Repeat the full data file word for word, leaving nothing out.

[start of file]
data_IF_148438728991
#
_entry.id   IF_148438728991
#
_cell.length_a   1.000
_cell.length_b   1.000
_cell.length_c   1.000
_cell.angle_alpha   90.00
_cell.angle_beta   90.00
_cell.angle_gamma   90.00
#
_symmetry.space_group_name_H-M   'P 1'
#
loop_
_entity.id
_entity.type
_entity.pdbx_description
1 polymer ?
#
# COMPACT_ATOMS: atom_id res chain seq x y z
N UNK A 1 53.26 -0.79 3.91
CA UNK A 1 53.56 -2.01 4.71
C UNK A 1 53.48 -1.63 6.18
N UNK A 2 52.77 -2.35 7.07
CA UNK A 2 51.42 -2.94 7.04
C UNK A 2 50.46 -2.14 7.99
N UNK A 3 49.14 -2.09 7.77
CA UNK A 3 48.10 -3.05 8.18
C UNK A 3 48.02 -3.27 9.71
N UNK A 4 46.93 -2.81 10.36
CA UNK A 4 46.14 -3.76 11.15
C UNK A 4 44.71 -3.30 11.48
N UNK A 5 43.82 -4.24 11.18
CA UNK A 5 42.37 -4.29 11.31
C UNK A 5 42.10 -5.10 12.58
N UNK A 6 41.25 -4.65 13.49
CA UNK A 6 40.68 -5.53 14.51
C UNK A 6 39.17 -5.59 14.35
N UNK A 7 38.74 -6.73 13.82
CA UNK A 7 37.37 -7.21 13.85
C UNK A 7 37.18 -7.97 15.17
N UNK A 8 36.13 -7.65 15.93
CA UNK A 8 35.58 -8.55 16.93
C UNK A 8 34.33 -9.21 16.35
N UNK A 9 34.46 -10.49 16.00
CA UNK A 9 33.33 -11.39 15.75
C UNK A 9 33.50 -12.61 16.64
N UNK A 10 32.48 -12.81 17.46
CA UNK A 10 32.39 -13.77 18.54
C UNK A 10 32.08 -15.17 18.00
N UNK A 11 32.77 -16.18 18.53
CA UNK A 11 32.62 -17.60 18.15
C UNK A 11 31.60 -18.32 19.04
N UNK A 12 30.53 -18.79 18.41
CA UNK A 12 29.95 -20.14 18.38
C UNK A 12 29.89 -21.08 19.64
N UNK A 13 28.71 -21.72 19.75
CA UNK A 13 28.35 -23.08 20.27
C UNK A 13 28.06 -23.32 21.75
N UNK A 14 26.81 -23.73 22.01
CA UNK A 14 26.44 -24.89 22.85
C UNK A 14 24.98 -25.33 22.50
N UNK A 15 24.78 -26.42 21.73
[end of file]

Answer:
data_IF_148438728991
#
_entry.id   IF_148438728991
#
_cell.length_a   1.000
_cell.length_b   1.000
_cell.length_c   1.000
_cell.angle_alpha   90.00
_cell.angle_beta   90.00
_cell.angle_gamma   90.00
#
_symmetry.space_group_name_H-M   'P 1'
#
loop_
_entity.id
_entity.type
_entity.pdbx_description
1 polymer ?
#
# COMPACT_ATOMS: atom_id res chain seq x y z
N UNK A 1 53.26 -0.79 3.91
CA UNK A 1 53.56 -2.01 4.71
C UNK A 1 53.48 -1.63 6.18
N UNK A 2 52.77 -2.35 7.07
CA UNK A 2 51.42 -2.94 7.04
C UNK A 2 50.46 -2.14 7.99
N UNK A 3 49.14 -2.09 7.77
CA UNK A 3 48.10 -3.05 8.18
C UNK A 3 48.02 -3.27 9.71
N UNK A 4 46.93 -2.81 10.36
CA UNK A 4 46.14 -3.76 11.15
C UNK A 4 44.71 -3.30 11.48
N UNK A 5 43.82 -4.24 11.18
CA UNK A 5 42.37 -4.29 11.31
C UNK A 5 42.10 -5.10 12.58
N UNK A 6 41.25 -4.65 13.49
CA UNK A 6 40.68 -5.53 14.51
C UNK A 6 39.17 -5.59 14.35
N UNK A 7 38.74 -6.73 13.82
CA UNK A 7 37.37 -7.21 13.85
C UNK A 7 37.18 -7.97 15.17
N UNK A 8 36.13 -7.65 15.93
CA UNK A 8 35.58 -8.55 16.93
C UNK A 8 34.33 -9.21 16.35
N UNK A 9 34.46 -10.49 16.00
CA UNK A 9 33.33 -11.39 15.75
C UNK A 9 33.50 -12.61 16.64
N UNK A 10 32.48 -12.81 17.46
CA UNK A 10 32.39 -13.77 18.54
C UNK A 10 32.08 -15.17 18.00
N UNK A 11 32.77 -16.18 18.53
CA UNK A 11 32.62 -17.60 18.15
C UNK A 11 31.60 -18.32 19.04
N UNK A 12 30.53 -18.79 18.41
CA UNK A 12 29.95 -20.14 18.38
C UNK A 12 29.89 -21.08 19.64
N UNK A 13 28.71 -21.72 19.75
CA UNK A 13 28.35 -23.08 20.27
C UNK A 13 28.06 -23.32 21.75
N UNK A 14 26.81 -23.73 22.01
CA UNK A 14 26.44 -24.89 22.85
C UNK A 14 24.98 -25.33 22.50
N UNK A 15 24.78 -26.42 21.73